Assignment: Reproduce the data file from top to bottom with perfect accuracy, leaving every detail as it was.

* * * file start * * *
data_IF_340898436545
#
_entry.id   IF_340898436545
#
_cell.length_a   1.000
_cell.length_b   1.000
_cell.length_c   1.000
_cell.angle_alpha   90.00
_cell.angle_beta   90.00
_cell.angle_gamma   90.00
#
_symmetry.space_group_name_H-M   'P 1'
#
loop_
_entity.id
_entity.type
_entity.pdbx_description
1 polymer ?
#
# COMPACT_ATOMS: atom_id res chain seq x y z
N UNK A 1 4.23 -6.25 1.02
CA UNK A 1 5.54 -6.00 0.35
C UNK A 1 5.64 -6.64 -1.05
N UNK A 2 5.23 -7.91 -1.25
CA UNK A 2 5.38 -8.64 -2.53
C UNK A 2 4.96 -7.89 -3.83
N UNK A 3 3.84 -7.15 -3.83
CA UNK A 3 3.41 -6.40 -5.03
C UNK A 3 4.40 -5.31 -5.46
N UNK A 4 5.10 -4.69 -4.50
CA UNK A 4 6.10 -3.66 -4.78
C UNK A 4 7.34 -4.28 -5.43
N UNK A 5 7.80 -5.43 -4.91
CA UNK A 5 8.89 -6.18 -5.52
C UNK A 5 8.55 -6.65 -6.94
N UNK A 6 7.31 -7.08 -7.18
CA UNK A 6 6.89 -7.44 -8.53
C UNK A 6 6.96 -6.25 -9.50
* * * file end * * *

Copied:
data_IF_340898436545
#
_entry.id   IF_340898436545
#
_cell.length_a   1.000
_cell.length_b   1.000
_cell.length_c   1.000
_cell.angle_alpha   90.00
_cell.angle_beta   90.00
_cell.angle_gamma   90.00
#
_symmetry.space_group_name_H-M   'P 1'
#
loop_
_entity.id
_entity.type
_entity.pdbx_description
1 polymer ?
#
# COMPACT_ATOMS: atom_id res chain seq x y z
N UNK A 1 4.23 -6.25 1.02
CA UNK A 1 5.54 -6.00 0.35
C UNK A 1 5.64 -6.64 -1.05
N UNK A 2 5.23 -7.91 -1.25
CA UNK A 2 5.38 -8.64 -2.53
C UNK A 2 4.96 -7.89 -3.83
N UNK A 3 3.84 -7.15 -3.83
CA UNK A 3 3.41 -6.40 -5.03
C UNK A 3 4.40 -5.31 -5.46
N UNK A 4 5.10 -4.69 -4.50
CA UNK A 4 6.10 -3.66 -4.78
C UNK A 4 7.34 -4.28 -5.43
N UNK A 5 7.80 -5.43 -4.91
CA UNK A 5 8.89 -6.18 -5.52
C UNK A 5 8.55 -6.65 -6.94
N UNK A 6 7.31 -7.08 -7.18
CA UNK A 6 6.89 -7.44 -8.53
C UNK A 6 6.96 -6.25 -9.50